Narcissism: Pathological Self-Love

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While some narcissists may be compensating for underlying low self-esteem, for others their inflated views of themselves are not an unconscious, anxious compensation for anything: they really believe in their own superiority.

Much has been written about narcissistic personalities in recent years. And there’s been a near explosion of information on these personality types since the editors of the most recent edition of the Diagnostic and Statistical Manual of the American Psychiatric Association (DSM-5) decided to drop Narcissistic Personality Disorder (NPD) as a distinct, official category. Perhaps that’s because there are too many folks who know all too well how painful it is to live or deal with a narcissist and are hungry for information about the condition — regardless of whether certain powers that be have chosen not to formally recognize it as a mental disorder.

The term narcissism is derived from the mythical character Narcissus, who, as the ancient Greek story goes, was a strikingly handsome and gifted young man who was clearly aware of what he had going for him. Narcissus was not at all phased by the relentless amorous advances of a nymph who fancied him. Rather, he fell head over heels in love with his own reflection as he gazed upon it in a pool of water. Narcissus, it seemed, found all he’d ever dreamed of in perfect complement to himself in himself. Narcissism, therefore, is not the healthy love of self that leads to adaptive self protection and care, but rather the abnormal and unhealthily haughty perception of oneself as such an idol that one has no real need for anyone else.

Classical psychological paradigms conceptualized narcissistic individuals as necessarily insecure individuals who unconsciously compensate for their underlying low self-esteem with their braggadocio. Today we know that although there are indeed some “neurotic” narcissists for whom such a definition might largely apply, there are many more vain and self centered folks who not only aren’t lacking in self-esteem but also really believe in their greatness and superiority through and through. Such individuals are far more character disordered than they are neurotic, and their inflated views of themselves are not an unconscious, anxious compensation for anything. (Several more articles explore this distinction between neurosis and character disorders.) Truly believing they’re nature’s gift to the world, character impaired narcissists can be a monumental challenge to deal with, work with, and, especially, to live with.

With all the information available these days about narcissism and narcissistic personalities, chances are you’ve also heard the term “malignant narcissism.” But exactly what the term means and why a certain kind of narcissism warrants such a special descriptor is not very clear to many. While it’s hard to imagine any kind of narcissism that’s completely “benign,” it’s worth understanding why the particular brand of narcissism professionals call “malignant” is cause for grave concern whenever it’s present to any significant degree in an someone’s character.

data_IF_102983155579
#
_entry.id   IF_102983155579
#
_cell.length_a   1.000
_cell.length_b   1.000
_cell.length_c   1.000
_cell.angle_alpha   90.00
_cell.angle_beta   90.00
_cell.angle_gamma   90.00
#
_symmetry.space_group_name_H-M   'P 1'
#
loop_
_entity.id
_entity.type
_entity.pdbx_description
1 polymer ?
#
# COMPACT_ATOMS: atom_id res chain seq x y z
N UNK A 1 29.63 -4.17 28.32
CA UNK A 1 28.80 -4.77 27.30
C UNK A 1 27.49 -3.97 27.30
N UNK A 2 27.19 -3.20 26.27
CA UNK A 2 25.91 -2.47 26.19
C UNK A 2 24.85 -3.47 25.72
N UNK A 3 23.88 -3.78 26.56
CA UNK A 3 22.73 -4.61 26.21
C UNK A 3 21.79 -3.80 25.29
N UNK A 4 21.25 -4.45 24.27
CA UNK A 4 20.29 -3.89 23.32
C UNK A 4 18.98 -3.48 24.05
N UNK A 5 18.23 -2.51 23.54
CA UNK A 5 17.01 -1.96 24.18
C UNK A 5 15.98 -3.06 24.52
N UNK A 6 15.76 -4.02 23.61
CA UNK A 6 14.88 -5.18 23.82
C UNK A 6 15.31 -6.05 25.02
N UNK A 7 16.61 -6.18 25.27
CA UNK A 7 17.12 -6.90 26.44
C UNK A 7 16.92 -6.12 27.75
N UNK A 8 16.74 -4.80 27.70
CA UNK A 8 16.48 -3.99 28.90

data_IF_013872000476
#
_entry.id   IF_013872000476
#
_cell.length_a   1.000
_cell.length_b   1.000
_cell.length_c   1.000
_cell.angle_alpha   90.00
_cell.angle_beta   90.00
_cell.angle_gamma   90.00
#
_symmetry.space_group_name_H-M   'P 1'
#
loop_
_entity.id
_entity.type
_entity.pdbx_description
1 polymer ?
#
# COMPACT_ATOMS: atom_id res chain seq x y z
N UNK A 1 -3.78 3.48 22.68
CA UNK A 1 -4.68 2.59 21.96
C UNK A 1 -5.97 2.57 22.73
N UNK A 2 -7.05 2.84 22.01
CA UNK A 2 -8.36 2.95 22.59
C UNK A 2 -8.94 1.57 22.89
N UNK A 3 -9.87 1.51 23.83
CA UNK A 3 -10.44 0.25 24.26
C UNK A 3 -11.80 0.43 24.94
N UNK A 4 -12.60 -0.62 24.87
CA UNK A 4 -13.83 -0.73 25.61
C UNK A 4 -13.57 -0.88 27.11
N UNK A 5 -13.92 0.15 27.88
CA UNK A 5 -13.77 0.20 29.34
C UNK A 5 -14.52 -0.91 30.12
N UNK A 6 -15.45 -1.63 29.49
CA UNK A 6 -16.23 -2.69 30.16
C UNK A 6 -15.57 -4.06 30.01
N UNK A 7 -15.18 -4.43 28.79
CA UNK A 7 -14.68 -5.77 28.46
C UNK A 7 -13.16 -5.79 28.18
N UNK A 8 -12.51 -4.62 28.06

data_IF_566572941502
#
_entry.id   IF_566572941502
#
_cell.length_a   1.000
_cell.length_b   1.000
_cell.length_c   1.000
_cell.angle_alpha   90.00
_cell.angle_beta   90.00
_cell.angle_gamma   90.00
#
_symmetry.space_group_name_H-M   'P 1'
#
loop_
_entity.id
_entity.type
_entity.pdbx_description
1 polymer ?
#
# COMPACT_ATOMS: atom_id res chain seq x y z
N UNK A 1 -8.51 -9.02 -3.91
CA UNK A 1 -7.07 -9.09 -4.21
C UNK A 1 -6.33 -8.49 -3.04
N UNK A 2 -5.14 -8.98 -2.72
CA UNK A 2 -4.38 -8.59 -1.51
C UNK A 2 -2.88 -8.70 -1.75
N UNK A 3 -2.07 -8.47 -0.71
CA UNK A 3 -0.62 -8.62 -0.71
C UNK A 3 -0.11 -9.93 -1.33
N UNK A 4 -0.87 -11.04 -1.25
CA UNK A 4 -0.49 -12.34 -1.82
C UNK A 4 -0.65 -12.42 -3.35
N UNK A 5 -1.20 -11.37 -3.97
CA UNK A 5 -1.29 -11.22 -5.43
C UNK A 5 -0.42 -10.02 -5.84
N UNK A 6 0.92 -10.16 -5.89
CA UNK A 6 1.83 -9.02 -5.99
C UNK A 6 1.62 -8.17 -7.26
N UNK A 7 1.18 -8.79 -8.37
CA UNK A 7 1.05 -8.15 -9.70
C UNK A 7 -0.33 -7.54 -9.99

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Narcissism is a common feature during our early stages of growth. But most of us eventually grow to develop a healthier balance of perspective with respect to our self interest and self regard versus our regard for and need of others. When a person enters adulthood retaining the narcissistic tendencies they had as a child, there’s bound to be trouble in their relationships. Narcissism is always unhealthy or pathological self love. It becomes particularly “malignant” — malevolent, dangerous, virulent, incurable — when it goes beyond vanity, excessive self focus, and conceit to outright disregard for and disdain of others. Malignant narcissists not only see themselves as superior to others but believe in their superiority to the degree that they view others as relatively worthless, expendable, and justifiably exploitable. This type of narcissism is a defining characteristic of psychopathy/sociopathy and is rooted in a deficient capacity for empathy. It’s almost impossible for a person with such shallow feelings and such haughtiness to form the kind of conscience that has any of the qualities we typically associate with a humane attitude, which is why most researchers and theorists on the topic of psychopathy view psychopaths as individuals devoid of conscience. (To learn more about psychopathy and sociopathy, see my other articles on the subjects, including , as well as my books In Sheep’s Clothing [Amazon-US | Amazon-UK](?), Character Disturbance [Amazon-US | Amazon-UK](?), and The Judas Syndrome [Amazon-US | Amazon-UK](?)).

For now, the DSM-V wants us to see narcissism as a dimension of personality that’s present to varying degrees in a wide variety of personality styles. Both the extent to which the trait is present in someone’s character and how rooted it is as an incapacity for empathy can make all the difference in what we can expect from them in relationships. I’ll be having much more to say about narcissism in the coming weeks.

I’ll be particularly interested in comments from readers. Because ours is the age of permissiveness and especially “entitlement,” narcissism has flourished, and just about everyone has a story to tell about dealing with a narcissist. When it comes to understanding the narcissistic character, there are probably no better teachers than those who’ve lived, worked, or dealt with someone whose love of self was toxic.

All clinical material on this site is peer reviewed by one or more clinical psychologists or other qualified mental health professionals. This specific article was originally published by on and was last reviewed or updated by Dr Greg Mulhauser, Managing Editor on .

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